The client should be informed that the medicine is intended to be absorbed from the inside of the mouth and that if the gel is swallowed it will be ineffective. To prevent the gel from being swallowed, the dog should not be fed or given treats within 15 minutes after administration of the gel. If the gel is swallowed the dog can be given another dose, if necessary, a minimum of 2 hours after the previous dose (Sileo SPC).
Dexmedetomidine can be absorbed through damaged skin, mucous membranes (mouth/gums), and eyes, so handlers should avoid skin, eye or mucosal contact (Plumbs 2018). The SPC advises that the person administering the gel should wear impermeable disposable gloves (these are not provided with the product). Dexmedetomidine is not considered to be a skin irritant (CVMP 2015). Pregnant women should avoid contact with the product because systemic exposure to dexmedetomidine can cause uterine contractions and decreased foetal blood pressure (Sileo SPC).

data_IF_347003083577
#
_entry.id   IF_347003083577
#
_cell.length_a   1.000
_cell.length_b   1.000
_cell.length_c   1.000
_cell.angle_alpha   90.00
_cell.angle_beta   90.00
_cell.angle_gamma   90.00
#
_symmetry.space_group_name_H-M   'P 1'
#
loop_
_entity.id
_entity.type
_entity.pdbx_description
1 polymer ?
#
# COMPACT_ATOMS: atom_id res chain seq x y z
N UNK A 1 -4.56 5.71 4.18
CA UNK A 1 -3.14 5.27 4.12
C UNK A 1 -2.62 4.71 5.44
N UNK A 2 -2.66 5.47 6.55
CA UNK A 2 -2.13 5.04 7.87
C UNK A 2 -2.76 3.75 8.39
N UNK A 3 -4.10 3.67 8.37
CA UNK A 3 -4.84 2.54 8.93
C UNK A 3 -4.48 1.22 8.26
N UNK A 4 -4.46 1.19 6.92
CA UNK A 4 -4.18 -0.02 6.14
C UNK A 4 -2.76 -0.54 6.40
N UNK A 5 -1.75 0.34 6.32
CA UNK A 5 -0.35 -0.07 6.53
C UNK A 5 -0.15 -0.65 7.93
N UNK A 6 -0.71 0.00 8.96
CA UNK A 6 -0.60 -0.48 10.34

The oral syringe must be kept in the carton to protect it from light. The shelf life after first opening the immediate packaging (removal of the cap) is 4 weeks (Sileo SPC).
Clients should be told that sedation may occur if the dose is exceeded. If sedation occurs, the dog should be kept warm and the client should contact the vet.
Dexmedetomidine is available as a gel for administering to dogs via the buccal mucosa for reducing anxiety and fear associated with noise. In one randomised controlled trial, 72% of owners considered it had a good or excellent effect in reducing fear and anxiety caused by New Year’s Eve fireworks. In the trial, dexmedetomidine appeared to be well tolerated with vomiting being the most commonly reported adverse effect. It is crucial that the client is able to follow the instructions on handling and use of the product. Drug treatment is not a substitute for behavioural management of noise phobia in dogs.
We searched RCVS Knowledge Discovery Service (including PubMed) and VetMed Resource (CAB Abstracts) on 2 April 2019 using the terms (dexmedetomidine OR Sileo*) AND (fear* OR anxi* OR noise OR phobi* OR fright* OR nervous* OR scared) AND (dog OR dogs OR canine OR canines OR canis)
If you prefer, you can listen to the whole audio presentation of this module using the following podcast. Don't forget that you can also download the podcast to your iPod, music player, tablet or smartphone using the Download link on the right of the audio player.